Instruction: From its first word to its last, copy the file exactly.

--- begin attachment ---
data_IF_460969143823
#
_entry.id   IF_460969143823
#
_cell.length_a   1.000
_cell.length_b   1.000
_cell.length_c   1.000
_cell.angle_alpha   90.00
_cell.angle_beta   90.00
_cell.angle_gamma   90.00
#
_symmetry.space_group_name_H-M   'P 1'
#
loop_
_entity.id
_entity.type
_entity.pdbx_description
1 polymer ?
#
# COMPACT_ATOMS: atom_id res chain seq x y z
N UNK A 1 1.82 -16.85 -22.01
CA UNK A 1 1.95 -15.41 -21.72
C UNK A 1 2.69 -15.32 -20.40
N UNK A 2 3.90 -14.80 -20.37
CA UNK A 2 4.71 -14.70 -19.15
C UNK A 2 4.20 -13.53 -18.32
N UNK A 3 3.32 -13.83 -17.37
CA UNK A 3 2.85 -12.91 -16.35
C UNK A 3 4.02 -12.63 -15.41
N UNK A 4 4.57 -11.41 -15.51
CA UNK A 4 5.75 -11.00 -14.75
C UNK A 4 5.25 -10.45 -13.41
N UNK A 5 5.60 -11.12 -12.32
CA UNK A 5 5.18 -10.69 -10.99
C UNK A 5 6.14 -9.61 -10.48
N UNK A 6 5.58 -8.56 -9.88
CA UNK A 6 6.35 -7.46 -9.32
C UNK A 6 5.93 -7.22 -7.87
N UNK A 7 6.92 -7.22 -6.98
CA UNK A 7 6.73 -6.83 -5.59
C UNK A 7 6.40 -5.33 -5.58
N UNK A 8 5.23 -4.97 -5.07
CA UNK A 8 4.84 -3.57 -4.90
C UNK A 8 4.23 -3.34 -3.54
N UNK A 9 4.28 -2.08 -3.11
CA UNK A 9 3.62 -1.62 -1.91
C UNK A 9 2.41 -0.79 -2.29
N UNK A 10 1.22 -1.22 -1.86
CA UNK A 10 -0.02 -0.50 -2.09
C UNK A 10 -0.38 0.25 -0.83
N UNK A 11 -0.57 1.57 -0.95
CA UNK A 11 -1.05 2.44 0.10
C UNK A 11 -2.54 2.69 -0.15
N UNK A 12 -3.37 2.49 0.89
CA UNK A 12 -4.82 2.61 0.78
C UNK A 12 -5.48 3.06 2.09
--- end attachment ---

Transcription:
data_IF_460969143823
#
_entry.id   IF_460969143823
#
_cell.length_a   1.000
_cell.length_b   1.000
_cell.length_c   1.000
_cell.angle_alpha   90.00
_cell.angle_beta   90.00
_cell.angle_gamma   90.00
#
_symmetry.space_group_name_H-M   'P 1'
#
loop_
_entity.id
_entity.type
_entity.pdbx_description
1 polymer ?
#
# COMPACT_ATOMS: atom_id res chain seq x y z
N UNK A 1 1.82 -16.85 -22.01
CA UNK A 1 1.95 -15.41 -21.72
C UNK A 1 2.69 -15.32 -20.40
N UNK A 2 3.90 -14.80 -20.37
CA UNK A 2 4.71 -14.70 -19.15
C UNK A 2 4.20 -13.53 -18.32
N UNK A 3 3.32 -13.83 -17.37
CA UNK A 3 2.85 -12.91 -16.35
C UNK A 3 4.02 -12.63 -15.41
N UNK A 4 4.57 -11.41 -15.51
CA UNK A 4 5.75 -11.00 -14.75
C UNK A 4 5.25 -10.45 -13.41
N UNK A 5 5.60 -11.12 -12.32
CA UNK A 5 5.18 -10.69 -10.99
C UNK A 5 6.14 -9.61 -10.48
N UNK A 6 5.58 -8.56 -9.88
CA UNK A 6 6.35 -7.46 -9.32
C UNK A 6 5.93 -7.22 -7.87
N UNK A 7 6.92 -7.22 -6.98
CA UNK A 7 6.73 -6.83 -5.59
C UNK A 7 6.40 -5.33 -5.58
N UNK A 8 5.23 -4.97 -5.07
CA UNK A 8 4.84 -3.57 -4.90
C UNK A 8 4.23 -3.34 -3.54
N UNK A 9 4.28 -2.08 -3.11
CA UNK A 9 3.62 -1.62 -1.91
C UNK A 9 2.41 -0.79 -2.29
N UNK A 10 1.22 -1.22 -1.86
CA UNK A 10 -0.02 -0.50 -2.09
C UNK A 10 -0.38 0.25 -0.83
N UNK A 11 -0.57 1.57 -0.95
CA UNK A 11 -1.05 2.44 0.10
C UNK A 11 -2.54 2.69 -0.15
N UNK A 12 -3.37 2.49 0.89
CA UNK A 12 -4.82 2.61 0.78
C UNK A 12 -5.48 3.06 2.09